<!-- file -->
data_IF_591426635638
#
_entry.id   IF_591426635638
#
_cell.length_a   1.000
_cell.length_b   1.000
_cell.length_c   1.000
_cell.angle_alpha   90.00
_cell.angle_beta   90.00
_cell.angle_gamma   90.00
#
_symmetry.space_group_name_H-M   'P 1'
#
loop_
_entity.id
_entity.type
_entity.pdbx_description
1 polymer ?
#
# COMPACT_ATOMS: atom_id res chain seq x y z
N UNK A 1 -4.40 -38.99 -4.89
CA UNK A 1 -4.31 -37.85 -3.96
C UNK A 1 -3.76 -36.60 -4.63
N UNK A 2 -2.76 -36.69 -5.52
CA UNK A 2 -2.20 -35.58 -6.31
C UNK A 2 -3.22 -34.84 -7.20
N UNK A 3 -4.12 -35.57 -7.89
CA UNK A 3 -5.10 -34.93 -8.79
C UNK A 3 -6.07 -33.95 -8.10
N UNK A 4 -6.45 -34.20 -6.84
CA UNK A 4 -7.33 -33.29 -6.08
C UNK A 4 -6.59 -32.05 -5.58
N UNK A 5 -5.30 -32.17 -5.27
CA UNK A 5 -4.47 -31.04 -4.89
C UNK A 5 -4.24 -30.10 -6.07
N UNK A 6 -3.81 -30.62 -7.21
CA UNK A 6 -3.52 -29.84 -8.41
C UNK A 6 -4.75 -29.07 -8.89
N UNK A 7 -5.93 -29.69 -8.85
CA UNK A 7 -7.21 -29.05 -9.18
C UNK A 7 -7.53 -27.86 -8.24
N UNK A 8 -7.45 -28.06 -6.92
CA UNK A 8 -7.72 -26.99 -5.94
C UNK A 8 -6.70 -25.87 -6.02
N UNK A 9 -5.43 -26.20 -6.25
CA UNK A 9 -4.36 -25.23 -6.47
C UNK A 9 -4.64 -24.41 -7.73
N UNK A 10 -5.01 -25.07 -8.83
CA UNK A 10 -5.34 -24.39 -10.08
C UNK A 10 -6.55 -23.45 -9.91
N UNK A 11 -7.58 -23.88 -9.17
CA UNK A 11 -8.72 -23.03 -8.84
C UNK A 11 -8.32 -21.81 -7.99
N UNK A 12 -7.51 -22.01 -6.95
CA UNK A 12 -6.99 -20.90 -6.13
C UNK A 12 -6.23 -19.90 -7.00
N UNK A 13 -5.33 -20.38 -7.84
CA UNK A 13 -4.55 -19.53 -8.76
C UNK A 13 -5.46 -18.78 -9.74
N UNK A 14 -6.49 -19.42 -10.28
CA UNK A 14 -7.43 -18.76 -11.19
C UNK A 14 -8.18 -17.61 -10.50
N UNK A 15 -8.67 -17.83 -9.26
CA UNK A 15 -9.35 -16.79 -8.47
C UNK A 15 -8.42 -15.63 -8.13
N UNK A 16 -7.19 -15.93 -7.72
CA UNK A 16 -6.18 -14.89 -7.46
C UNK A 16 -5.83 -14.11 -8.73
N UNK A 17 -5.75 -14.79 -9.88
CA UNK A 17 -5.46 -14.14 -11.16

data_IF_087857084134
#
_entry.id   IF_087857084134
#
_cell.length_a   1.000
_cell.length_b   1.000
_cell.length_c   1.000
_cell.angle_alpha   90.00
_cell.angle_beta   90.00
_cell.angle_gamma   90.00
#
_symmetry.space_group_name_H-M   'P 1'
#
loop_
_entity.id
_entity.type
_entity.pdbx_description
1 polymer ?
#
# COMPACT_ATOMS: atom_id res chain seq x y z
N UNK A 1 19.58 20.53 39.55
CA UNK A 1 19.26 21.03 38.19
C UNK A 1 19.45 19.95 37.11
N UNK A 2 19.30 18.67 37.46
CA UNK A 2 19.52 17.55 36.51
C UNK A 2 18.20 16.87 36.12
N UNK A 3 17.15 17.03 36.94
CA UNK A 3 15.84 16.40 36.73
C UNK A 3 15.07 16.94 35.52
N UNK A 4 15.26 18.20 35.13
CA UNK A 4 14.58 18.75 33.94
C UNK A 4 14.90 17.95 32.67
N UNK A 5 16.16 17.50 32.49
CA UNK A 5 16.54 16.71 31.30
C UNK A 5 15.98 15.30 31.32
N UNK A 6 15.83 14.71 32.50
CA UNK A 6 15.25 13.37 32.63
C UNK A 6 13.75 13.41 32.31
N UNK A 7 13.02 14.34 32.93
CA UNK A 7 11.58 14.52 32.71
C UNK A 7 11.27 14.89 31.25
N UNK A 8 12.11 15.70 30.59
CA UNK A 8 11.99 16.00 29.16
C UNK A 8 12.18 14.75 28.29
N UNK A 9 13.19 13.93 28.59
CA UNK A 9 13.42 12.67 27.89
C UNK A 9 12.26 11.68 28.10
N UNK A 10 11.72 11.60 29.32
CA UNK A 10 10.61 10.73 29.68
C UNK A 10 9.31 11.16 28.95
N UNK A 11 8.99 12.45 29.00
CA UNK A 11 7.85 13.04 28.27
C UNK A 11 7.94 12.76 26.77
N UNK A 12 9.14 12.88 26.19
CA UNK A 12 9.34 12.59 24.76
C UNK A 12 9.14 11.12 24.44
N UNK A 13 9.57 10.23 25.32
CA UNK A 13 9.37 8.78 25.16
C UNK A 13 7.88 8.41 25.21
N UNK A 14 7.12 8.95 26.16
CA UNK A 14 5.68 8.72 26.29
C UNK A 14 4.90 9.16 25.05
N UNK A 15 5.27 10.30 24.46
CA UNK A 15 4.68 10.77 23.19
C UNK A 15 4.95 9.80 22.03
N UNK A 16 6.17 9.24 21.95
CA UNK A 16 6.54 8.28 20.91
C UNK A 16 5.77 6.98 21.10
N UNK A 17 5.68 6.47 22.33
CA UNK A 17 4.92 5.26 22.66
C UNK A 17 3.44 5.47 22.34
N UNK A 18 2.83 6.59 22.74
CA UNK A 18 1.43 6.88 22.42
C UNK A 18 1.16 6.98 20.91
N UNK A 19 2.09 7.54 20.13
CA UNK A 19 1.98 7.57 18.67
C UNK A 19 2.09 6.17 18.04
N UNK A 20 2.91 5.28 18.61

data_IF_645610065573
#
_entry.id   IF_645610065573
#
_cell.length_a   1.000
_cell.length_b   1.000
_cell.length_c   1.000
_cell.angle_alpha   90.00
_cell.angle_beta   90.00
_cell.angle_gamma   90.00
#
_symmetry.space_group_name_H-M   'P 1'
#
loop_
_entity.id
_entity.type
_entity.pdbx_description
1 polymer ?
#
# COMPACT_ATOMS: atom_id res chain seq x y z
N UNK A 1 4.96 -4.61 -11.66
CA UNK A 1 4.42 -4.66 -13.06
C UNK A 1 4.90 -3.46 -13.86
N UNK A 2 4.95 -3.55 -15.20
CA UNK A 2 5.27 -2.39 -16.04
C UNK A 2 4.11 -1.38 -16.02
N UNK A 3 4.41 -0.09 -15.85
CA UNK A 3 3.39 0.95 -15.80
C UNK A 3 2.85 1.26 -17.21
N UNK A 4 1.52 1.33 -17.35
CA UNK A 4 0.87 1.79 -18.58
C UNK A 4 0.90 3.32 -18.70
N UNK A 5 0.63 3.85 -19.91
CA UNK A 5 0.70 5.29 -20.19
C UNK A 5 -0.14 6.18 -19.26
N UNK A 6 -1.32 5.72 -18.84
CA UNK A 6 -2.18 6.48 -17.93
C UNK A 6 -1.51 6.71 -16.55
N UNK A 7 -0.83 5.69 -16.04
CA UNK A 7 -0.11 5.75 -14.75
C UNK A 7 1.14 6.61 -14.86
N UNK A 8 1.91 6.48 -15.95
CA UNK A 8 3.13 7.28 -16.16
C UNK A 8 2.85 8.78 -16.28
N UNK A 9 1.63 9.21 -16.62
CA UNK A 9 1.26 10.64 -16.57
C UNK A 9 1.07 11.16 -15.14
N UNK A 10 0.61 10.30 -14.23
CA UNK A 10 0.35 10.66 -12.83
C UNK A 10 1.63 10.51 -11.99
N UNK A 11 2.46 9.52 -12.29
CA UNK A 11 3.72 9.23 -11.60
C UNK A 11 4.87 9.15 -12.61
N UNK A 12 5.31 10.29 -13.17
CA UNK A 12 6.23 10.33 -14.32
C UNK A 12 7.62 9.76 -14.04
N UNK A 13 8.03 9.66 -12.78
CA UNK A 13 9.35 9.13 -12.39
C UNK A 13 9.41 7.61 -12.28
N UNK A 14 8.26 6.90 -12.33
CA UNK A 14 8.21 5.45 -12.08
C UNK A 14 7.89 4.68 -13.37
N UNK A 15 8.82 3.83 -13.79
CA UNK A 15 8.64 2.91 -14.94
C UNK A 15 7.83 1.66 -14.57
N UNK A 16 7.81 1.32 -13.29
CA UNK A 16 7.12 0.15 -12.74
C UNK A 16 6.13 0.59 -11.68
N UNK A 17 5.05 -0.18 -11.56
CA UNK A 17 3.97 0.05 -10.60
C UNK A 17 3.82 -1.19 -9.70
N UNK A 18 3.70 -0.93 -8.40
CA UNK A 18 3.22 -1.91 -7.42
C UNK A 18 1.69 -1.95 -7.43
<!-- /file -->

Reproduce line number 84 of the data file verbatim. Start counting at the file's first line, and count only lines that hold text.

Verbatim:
loop_